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Author: Subject: Ag2C2.AGNO3 (DS)
markx
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[*] posted on 11-10-2015 at 22:40


Excellent visual contrast between the different pH levels! Did you conduct the synthesis at room temperature? Judging from coloration of the product (if the picture was taken shortly after drying was complete) it probably was done at room temperature or close to that.



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[*] posted on 15-10-2015 at 10:35


My neutral one looks more like your acidic one, so I guess you did one or more mistakes during your synthesis:

-in too strong light (artificial or sun)

-you didn't exhaust the AgNO3 well with acetylen (the unreacted AgNO3 will darken your complex and make it more friction sensitive), this will also lower the yield.

-you didn't wash your filter paper with demi water first (chlorides from bleaching are detrimental due to AgCl formation and reaction with light)

-you didn't wash the precipitate several times with demineralized water to take away all the uncomplexated AgNO3, this allows one to rerun acetylen through the solution until completely exhausted --> increasing yield.

-you had some Ca(OH)2 from your acetylen generator that was taken by the acetylen into your AgNO3 solution....dark AgOH forms immediately and turns into black Ag2O...this also sensitizes the salt.




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[*] posted on 15-10-2015 at 19:36


Quote: Originally posted by markx  
Excellent visual contrast between the different pH levels! Did you conduct the synthesis at room temperature? Judging from coloration of the product (if the picture was taken shortly after drying was complete) it probably was done at room temperature or close to that.




The syntheses was conducted outdoors under a carport in the shade. It was fairly warm out when I conducted the neutral synthesis and as for the other two the synthesis were done at night. My final products were temporarily stored under a cardboard box in the shade until I did a few tests.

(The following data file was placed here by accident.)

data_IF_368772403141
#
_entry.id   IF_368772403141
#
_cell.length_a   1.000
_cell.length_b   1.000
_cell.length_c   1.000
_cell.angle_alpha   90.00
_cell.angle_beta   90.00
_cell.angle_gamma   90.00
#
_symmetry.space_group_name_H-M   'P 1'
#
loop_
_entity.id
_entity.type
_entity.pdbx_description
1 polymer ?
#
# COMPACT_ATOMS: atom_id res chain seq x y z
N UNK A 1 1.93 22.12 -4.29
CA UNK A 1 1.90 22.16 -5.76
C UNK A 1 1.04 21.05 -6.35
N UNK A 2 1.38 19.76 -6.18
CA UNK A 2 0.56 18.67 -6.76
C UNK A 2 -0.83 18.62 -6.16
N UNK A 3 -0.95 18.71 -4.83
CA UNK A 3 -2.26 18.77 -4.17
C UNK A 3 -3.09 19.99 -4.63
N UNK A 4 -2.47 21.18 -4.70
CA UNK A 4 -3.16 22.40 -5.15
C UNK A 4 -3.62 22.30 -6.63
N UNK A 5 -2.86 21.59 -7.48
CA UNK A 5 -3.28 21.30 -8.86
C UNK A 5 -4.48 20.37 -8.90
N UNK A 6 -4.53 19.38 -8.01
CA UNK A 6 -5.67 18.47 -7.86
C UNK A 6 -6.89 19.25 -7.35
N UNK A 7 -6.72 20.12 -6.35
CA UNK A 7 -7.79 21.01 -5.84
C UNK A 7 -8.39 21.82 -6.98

Quote: Originally posted by PHILOU Zrealone  

My neutral one looks more like your acidic one, so I guess you did one or more mistakes during your synthesis:

-in too strong light (artificial or sun)

-you didn't exhaust the AgNO3 well with acetylen (the unreacted AgNO3 will darken your complex and make it more friction sensitive), this will also lower the yield.

-you didn't wash your filter paper with demi water first (chlorides from bleaching are detrimental due to AgCl formation and reaction with light)

-you didn't wash the precipitate several times with demineralized water to take away all the uncomplexated AgNO3, this allows one to rerun acetylen through the solution until completely exhausted --> increasing yield.

-you had some Ca(OH)2 from your acetylen generator that was taken by the acetylen into your AgNO3 solution....dark AgOH forms immediately and turns into black Ag2O...this also sensitizes the salt.




-My neutral synthesis was done in a shaded area during the day and the other two at night.

-I wondered if I was passing enough C2H2 through the solutions because I believe my yields could be a little higher.

- I was sure to rinse off the “bleached” filter paper with deionized water. I used deionized water in all three syntheses whenever called for, i.e. the acetylene generator.